Decorated speed skater Isabelle Weidemann resets targets post-Beijing
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Isabelle Weidemann is proud of the state of her Olympic medals.
"Super-dented," the Canadian speed skater said cheerfully.
Winner of a complete set of gold, silver and bronze medals in Beijing in February, the 27-year-old from Ottawa encourages public handling of her hardware.
"I remember a long time ago, maybe 10 years ago, seeing Chandra Crawford's Olympic gold medal. She's a cross-country skier. It was destroyed," Weidemann told The Canadian Press.
"I thought 'how could you keep your medal in that condition?' and now I see mine and I get it. When people want to hold them, and kids drop them, I really don't care. When I'm old and retired from the sport, I want them to be totally destroyed because I think that's the best part of it, being able to share that."
Weidemann and her Canadian long-track teammates compete at home in back-to-back World Cups starting Friday in Calgary. You can watch those events live on CBCSports.ca, the CBC Sports app and on CBC Gem.
International races conclude Sunday followed Dec. 16-18 by another three-day World Cup at the Olympic Oval.
Weidemann, Canada's flag-bearer in Beijing's closing ceremonies, combined with Ottawa's Ivanie Blondin and Valerie Maltais of La Baie, Que., to win the country's first gold medal in women's team pursuit.
Weidemann also claimed silver in the gruelling 5,000 metres and bronze in the 3,000 metres.
She was just the third Canadian athlete to win more than two medals at a single Winter Games following speedskaters Cindy Klassen (2006) and Gaetan Boucher (1984).
The start of an Olympic quadrennial is transition time for athletes, particularly when they've achieved their Olympic dreams. Mindsets and targets change, and the door opens wider to life outside sport.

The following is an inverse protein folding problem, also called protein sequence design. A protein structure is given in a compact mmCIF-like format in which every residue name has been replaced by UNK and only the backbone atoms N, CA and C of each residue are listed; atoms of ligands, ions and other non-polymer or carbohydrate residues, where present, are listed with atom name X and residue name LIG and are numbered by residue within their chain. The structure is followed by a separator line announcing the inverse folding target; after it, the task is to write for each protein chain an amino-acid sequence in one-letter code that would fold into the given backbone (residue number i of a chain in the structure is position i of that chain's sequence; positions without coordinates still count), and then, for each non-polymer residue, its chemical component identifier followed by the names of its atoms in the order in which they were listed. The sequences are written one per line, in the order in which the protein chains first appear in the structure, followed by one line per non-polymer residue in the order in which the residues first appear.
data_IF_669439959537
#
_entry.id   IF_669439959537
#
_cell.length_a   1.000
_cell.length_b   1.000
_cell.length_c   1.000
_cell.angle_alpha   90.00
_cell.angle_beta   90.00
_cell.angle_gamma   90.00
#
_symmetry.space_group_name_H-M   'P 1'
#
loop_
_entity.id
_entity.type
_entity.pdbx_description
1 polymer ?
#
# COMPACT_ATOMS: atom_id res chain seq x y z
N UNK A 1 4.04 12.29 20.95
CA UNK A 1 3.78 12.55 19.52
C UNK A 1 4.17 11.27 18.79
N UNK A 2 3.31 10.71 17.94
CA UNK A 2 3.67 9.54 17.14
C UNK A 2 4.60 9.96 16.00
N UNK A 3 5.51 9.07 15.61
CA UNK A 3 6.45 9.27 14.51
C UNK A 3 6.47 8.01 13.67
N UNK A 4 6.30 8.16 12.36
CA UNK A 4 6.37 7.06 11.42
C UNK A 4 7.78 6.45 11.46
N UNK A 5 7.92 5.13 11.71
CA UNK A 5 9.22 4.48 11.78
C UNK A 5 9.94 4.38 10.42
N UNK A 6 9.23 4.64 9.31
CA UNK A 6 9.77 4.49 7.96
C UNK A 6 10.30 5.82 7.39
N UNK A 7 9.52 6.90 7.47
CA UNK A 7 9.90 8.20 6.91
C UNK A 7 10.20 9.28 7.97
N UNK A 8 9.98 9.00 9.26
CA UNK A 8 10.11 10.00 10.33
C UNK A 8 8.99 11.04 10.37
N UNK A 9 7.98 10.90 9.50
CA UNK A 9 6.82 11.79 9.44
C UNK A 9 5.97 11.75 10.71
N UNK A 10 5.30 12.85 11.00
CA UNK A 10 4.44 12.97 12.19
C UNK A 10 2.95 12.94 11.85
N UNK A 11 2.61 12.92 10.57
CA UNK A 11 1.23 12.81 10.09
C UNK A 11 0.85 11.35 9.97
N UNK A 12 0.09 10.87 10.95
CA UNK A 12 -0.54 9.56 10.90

"I feel quite a bit different than I did the last quad," Weidemann said. "I came out of 2018 so excited to do four more years and just grind to 2022 to be prepared as I could to perform there. That motivated me for four years.
"I came back this year and I knew that I had to have different goals. I think I still have quite a few unresolved things I want to get out of the sport before I move on."
She will complete her undergraduate science degree by the end of this month. She's applied to medical school and if she's accepted, Weidemann would follow several Canadian athletes down that path.
Her former speed skating teammate Denny Morrison and Olympic hockey player Claire Thompson were both accepted to faculties of medicine this year.
Hockey player Hayley Wickenheiser and former Calgary Stampeder quarterback Andrew Buckley both graduated medical school.
The desire to 'grind every day'
Continuing to be tested daily beyond their athletic careers is a draw to the profession, Weidemann thinks.
"It is this intense passion that really pulls us towards it," she said. "This drive and this desire to just like grind every day, I think we all really like that."
On the ice, Weidemann is ready to gamble to see how much faster she can get under the guidance of her coach Remmelt Eldering.
Long distance is about pacing. Pushing too hard too soon in a 5,000 risks "blowing up" and slowing to a crawl on the final lap. Weidemann is ready to roll the dice in a post-Olympic season.
"I've skated the same times consistently over the last four years about, and I've been on the podium a lot, but I haven't really skated faster than that," she said. "I'm really proud of those performances, but I want to see if I can push the next step.
"We had to be very conservative for four years, and really make sure we were just nailing those consistent times. Now I can take more risks. If it doesn't work out, it's not the end of the world."
Weidemann took 3,000 bronze and silver in this season's first two World Cups in Stavanger, Norway and Heerenveen, Netherlands, respectively. Weidemann, Maltais and Blondin reunited to win the women's team pursuit in Stavanger.
Speed skaters constantly search for a combination of power and fluidity in their stride. Weidemann would like to hit that sweet spot in Calgary, where she and the rest of the national team train.
"I had results in the fall, in the first two World Cups. I'm happy with how they went," she said. "The feeling wasn't there though. I struggled a little bit to find the flow on the ice. I'd love that feeling here."
With files from CBC Sports